Is america an innovative country?

The United States is a very large country. By population, it is the third largest in the world and has the most racially and culturally diverse society in history. This is a huge impediment for those who dream of imitating national policies appropriate to small islands of homogeneity, such as Finland. Capable of adopting and supporting many models of teaching and education, and each of them can still achieve critical mass.

Switzerland topped the table with a score of 65.5 out of 100, the eleventh time it has been named a world leader in innovation. In fact, productivity growth (an economic measure of output per unit of input), which is usually driven by increased innovation, has stagnated. But then Amazon and eBay created new business models and attracted many of those same Americans to leave the shelves and take them to their computers. A simultaneous wave of “deep science” innovation based on advances in biotechnologies, nanotechnologies, new materials and other sciences can revolutionize innovations in health, food, environment and mobility.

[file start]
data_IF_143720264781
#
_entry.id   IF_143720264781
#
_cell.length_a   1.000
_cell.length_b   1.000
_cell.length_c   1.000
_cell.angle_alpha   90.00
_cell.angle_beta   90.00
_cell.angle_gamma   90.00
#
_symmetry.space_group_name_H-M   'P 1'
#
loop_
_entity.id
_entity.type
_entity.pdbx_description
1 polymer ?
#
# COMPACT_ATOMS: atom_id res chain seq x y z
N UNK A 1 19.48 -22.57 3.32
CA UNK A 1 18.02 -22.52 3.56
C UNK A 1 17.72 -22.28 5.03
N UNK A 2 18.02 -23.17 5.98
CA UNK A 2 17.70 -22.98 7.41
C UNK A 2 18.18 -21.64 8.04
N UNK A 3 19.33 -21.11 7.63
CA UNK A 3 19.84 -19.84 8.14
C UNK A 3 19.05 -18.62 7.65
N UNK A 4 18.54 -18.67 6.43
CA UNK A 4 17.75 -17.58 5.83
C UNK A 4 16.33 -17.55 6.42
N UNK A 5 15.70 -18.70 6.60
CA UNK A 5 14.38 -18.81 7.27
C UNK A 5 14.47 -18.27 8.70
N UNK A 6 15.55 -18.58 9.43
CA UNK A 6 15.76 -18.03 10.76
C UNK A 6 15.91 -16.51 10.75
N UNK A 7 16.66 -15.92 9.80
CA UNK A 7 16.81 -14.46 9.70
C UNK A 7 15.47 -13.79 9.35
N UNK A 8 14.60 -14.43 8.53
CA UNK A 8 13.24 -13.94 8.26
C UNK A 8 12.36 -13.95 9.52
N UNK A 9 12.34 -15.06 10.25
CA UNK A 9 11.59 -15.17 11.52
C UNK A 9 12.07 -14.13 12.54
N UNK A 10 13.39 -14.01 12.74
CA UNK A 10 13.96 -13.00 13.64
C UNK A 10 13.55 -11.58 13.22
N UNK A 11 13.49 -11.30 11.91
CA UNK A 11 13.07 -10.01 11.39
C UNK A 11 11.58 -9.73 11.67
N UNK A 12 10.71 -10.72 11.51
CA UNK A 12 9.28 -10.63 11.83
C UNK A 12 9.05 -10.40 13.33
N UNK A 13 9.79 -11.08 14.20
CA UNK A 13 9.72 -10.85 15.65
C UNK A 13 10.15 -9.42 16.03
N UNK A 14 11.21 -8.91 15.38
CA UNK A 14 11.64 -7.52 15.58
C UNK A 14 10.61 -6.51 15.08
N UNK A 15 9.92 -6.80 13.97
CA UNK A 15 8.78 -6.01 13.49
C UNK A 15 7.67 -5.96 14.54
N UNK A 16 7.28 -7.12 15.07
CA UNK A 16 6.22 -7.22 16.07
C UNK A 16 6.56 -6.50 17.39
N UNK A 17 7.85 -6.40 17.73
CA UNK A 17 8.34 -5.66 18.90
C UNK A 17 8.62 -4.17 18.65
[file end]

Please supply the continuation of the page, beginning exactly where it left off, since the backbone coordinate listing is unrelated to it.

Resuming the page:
American federalism frustrates members of Nation X, who see states not as laboratories of innovation but as rebellious children who must be firmly aligned. American growth and prosperity have long been driven by a vibrant private sector backed by sound public investments in research, transportation, and in ensuring honest and open markets. Those who are obsessed with international envy find it difficult to accept that the disadvantages of the United States are the inevitable other side of its unique strengths. The country's innovation is a key factor behind this growth, he adds, stating that investments in research and development (R&D) represent 7.6% of the total totally new FDI in the country, illustrating an innovative foreign direct investment environment.

These reports represent a triumph of the bureaucratic mentality and a disdain for the historic strengths of the United States. But, just for a moment, let's consider the radical proposition that a better path is to take advantage of uniquely American strengths, such as federalism, business dynamism, and size and heterogeneity.

Adele Arebela
Adele Arebela

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